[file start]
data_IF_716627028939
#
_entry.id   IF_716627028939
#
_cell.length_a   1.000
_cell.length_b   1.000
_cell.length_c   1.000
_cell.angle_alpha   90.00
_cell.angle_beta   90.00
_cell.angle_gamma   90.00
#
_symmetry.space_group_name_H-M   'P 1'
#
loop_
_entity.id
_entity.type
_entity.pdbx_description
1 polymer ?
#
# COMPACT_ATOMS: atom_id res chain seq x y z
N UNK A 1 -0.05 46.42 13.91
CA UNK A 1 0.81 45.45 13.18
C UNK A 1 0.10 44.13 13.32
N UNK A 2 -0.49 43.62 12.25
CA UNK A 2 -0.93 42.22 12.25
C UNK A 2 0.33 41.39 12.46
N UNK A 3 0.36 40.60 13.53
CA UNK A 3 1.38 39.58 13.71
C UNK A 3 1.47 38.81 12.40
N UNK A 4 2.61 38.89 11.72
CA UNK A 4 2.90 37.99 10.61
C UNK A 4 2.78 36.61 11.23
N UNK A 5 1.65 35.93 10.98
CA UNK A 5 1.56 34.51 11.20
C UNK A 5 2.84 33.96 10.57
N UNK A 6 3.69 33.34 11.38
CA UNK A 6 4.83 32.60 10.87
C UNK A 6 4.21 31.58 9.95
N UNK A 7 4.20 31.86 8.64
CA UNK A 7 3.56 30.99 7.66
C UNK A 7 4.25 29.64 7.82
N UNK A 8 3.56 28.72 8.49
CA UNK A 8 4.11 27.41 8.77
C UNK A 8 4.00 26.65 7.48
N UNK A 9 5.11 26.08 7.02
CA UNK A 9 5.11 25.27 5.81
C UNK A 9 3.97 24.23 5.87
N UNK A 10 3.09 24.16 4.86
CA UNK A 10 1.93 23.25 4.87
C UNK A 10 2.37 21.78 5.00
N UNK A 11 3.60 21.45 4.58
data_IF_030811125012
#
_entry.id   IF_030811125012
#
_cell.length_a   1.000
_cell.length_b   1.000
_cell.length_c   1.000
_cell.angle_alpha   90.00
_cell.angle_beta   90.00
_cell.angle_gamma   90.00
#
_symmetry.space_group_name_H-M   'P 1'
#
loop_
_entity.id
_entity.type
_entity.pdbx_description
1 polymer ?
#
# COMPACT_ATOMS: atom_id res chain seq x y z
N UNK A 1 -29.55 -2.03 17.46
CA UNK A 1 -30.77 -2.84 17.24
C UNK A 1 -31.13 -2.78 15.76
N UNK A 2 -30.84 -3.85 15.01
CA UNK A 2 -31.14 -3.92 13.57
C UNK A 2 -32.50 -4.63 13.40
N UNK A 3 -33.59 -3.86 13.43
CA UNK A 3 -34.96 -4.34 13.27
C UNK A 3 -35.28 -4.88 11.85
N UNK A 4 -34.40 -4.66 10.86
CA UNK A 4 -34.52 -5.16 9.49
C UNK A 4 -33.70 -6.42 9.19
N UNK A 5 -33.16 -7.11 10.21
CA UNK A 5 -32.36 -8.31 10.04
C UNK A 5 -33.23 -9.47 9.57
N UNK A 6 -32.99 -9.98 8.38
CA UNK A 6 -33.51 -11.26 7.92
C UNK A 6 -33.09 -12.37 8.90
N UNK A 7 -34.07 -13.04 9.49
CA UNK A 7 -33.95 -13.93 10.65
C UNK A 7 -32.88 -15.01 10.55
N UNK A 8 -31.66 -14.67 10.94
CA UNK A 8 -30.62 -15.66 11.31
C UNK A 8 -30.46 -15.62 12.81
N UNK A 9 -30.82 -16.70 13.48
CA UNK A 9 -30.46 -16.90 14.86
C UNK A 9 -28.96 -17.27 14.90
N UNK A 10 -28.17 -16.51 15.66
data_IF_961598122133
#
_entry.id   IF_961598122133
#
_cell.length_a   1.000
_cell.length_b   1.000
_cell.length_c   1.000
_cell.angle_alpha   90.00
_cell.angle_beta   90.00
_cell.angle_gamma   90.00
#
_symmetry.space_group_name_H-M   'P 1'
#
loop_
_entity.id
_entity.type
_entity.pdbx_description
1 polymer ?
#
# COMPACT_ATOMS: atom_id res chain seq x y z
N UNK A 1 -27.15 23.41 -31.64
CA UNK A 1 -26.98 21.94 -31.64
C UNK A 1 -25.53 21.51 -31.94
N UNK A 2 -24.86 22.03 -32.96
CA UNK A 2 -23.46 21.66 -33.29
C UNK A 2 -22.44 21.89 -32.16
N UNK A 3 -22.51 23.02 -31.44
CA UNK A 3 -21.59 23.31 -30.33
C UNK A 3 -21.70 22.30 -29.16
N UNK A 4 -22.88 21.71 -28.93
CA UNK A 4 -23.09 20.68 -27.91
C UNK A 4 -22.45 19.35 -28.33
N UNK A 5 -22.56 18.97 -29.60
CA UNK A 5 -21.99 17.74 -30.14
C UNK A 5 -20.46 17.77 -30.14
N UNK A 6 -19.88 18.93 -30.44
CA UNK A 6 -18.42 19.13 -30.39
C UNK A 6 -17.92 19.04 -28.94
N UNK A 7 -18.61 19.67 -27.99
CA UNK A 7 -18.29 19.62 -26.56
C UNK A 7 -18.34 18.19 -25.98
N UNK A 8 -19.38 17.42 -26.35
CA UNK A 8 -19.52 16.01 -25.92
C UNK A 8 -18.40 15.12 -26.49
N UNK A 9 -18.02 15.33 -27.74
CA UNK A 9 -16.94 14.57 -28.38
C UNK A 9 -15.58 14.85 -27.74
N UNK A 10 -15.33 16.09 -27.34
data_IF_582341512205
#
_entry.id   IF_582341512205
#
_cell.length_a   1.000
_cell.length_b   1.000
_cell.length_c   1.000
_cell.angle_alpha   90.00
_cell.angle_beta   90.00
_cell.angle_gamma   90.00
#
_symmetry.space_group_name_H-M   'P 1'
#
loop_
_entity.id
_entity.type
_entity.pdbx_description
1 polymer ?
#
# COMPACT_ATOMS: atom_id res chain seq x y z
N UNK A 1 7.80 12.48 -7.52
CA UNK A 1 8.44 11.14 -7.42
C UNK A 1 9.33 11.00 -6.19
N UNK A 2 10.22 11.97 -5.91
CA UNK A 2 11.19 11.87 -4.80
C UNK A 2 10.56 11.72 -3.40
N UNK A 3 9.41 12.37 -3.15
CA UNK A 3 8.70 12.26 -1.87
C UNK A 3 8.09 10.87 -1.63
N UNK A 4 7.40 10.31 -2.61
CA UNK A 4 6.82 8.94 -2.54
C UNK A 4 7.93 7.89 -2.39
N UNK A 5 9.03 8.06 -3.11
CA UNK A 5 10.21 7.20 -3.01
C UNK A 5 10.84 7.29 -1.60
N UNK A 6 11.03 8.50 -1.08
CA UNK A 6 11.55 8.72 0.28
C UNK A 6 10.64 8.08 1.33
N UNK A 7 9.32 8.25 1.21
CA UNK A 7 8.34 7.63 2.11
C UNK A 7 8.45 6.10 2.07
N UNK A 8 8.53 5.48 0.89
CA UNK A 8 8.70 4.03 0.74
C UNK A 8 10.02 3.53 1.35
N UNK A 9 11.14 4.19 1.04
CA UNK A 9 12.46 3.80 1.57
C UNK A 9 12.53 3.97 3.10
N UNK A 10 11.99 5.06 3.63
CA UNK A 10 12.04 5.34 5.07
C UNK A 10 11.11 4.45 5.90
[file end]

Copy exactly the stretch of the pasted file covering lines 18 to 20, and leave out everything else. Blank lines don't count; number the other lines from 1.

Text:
1 polymer ?
#
# COMPACT_ATOMS: atom_id res chain seq x y z